Catholic Material Culture
Guest Editor: Maureen C. Miller
We invite you to preview highlights from the special centennial issue of the Catholic Historical Review. On this page you can browse summaries of articles appearing in the Catholic Historical Review.
- Introduction: Material Culture and Catholic History
- Maureen C. Miller
- “Crowned with Many Crowns”: Nuns and Their Statues in Late-Medieval Wienhausen
- Caroline W. Bynum
- The Cruelest Honor: The Relics of Francis Xavier in Early-Modern Asia
- Liam Matthew Brockey
- An “Evolved” Devotional Book from Late-Eighteenth-Century Mexico
- William B. Taylor
- Photography, Teenie Harris, and the Migration of Catholic Images
- Colleen McDannell
- Catholic Material Culture: An Introductory Bibliography
- Maureen C. Miller
Maureen C. Miller
After setting out some of the reasons Catholicism developed a rich array of devotional and liturgical objects, this introduction to the centennial special issue of The Catholic Historical Review on Catholic material culture traces a brief history of the emergence of material culture studies while noting the contributions of Catholic scholars to it. It also defines material culture and describes several of the field’s approaches as exemplified by essays in the special issue. Strengths and weaknesses of these approaches are also noted.
Caroline W. Bynum
The crowning of statues was a common practice in medieval cloisters, but at the north German convent of Wienhausen, the golden crowns of statues were confiscated by Observant reformers after the reformation of 1469. The nuns voiced distress at the loss of these crowns and made new Marian statues with elegant wooden crowns that were irremovable. The author puts the crowns worn by Mary in the context of the crowns worn by the nuns themselves and argues that such elaborate headdresses carried for the sisters many meanings; they include shaping female identity, signaling monastic commitment, and foreshadowing the rewards of heaven.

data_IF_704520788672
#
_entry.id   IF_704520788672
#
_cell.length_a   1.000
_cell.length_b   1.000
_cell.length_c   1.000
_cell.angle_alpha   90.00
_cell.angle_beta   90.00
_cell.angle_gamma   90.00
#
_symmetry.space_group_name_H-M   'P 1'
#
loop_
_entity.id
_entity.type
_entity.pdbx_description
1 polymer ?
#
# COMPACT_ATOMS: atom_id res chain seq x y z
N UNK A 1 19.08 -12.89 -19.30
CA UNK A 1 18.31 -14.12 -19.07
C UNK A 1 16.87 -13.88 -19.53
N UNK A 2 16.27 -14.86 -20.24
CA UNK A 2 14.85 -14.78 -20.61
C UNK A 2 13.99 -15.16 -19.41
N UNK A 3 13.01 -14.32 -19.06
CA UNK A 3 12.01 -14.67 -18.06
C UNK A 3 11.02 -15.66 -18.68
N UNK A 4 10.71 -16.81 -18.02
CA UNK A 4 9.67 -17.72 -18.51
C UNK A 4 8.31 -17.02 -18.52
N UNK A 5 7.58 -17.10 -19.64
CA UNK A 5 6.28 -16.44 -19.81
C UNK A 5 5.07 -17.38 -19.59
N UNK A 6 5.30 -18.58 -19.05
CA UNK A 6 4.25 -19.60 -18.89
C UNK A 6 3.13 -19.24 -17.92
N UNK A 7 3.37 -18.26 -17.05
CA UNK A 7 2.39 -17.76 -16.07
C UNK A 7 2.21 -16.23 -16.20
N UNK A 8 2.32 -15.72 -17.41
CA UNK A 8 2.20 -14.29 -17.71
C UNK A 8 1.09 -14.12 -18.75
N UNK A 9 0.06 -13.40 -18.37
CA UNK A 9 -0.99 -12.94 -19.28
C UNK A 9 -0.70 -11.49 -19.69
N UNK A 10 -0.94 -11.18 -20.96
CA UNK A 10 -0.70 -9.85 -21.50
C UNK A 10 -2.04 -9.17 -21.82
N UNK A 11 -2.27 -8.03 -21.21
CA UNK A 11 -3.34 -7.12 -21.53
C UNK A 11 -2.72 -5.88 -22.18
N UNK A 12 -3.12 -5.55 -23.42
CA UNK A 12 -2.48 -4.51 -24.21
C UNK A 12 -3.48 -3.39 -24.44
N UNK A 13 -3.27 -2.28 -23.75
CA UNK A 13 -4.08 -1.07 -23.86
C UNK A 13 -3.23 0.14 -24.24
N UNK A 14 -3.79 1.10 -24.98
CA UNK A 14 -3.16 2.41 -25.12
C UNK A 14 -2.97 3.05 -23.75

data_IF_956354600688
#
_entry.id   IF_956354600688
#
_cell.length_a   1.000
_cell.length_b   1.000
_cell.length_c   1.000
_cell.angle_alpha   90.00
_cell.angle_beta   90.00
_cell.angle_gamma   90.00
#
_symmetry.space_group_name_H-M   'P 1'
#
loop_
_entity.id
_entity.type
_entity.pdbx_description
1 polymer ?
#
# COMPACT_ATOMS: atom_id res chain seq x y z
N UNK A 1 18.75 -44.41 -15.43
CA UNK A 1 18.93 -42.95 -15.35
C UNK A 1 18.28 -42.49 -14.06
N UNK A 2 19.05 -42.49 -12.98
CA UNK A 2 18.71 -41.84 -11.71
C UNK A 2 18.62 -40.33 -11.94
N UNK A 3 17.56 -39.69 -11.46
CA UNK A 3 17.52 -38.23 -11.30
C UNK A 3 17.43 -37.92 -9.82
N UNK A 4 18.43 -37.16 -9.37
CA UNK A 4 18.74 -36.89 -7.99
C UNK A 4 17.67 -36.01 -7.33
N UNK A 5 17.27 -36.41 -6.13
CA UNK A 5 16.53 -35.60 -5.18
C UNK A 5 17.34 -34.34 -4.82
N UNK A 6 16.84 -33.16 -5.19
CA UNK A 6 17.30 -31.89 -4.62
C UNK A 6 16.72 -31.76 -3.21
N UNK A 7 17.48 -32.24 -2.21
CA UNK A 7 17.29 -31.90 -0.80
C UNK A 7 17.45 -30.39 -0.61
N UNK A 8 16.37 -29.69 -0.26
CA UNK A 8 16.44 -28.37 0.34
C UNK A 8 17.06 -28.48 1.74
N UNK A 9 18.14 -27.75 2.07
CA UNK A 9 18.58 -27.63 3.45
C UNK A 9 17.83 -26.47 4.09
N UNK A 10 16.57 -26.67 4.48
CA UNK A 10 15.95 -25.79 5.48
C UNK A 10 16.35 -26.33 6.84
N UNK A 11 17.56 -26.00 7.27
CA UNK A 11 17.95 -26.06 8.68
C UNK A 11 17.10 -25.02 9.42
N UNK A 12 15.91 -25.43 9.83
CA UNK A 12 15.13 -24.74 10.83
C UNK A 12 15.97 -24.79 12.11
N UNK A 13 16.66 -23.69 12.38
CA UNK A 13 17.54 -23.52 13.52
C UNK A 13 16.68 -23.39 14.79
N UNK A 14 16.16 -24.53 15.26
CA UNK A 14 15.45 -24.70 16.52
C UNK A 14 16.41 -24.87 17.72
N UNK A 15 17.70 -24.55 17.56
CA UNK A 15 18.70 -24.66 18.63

Liam Matthew Brockey
This article examines the body of Francis Xavier, preserved whole since its exhumation in 1553, through the lens of material history. It traces the corpse’s translation from the China coast to the Malay peninsula and onward to its final resting place in Goa. Historical sources relating to the many examinations of the body are discussed, as well as the devotional traditions that emerged as a result of the miraculous preservation of the body in the tropic heat of Western India. Testimony from late-sixteenth- and seventeenth-century visitors sheds light on how early-modern Asian Catholics understood the relic.
William B. Taylor
A well-used devotional book with two names inscribed and the print of a miraculous image of Christ crucified pasted in next to the first page of text is examined for clues to religious life in Mexico City in the late-eighteenth century. The discussion features a counterpoint between “external” baroque spiritual practices and reforms meant to fix attention on the discipline of private, “internal” exercises and atonement for sins that continues to be a source of scholarly debate.
The digital revolution has provided easy access to photographic archives, enabling students and scholars to utilize new forms of visual evidence. Analyzing the 80,000 pictures contained in the online archive of Pittsburgh photojournalist Teenie Harris (1908–98) reveals that African Americans utilized Catholic devotional arts in both their homes and churches. Most likely these individuals were not Catholic but found that Catholic imagery spoke to their spiritual needs for an embodied Christianity that was powerful enough to heal, bring luck, and ward off evil. Photographic archives constitute valuable historical sources that can provide important insights into how religion is lived.
Maureen C. Miller
This bibliography offers a sampling of work on material culture useful to historians of Catholicism. It includes works on theory and methodology; architecture; ancient and medieval Christianity; as well as modern European, American and Canadian, Latin American, and Asian and African Catholicism.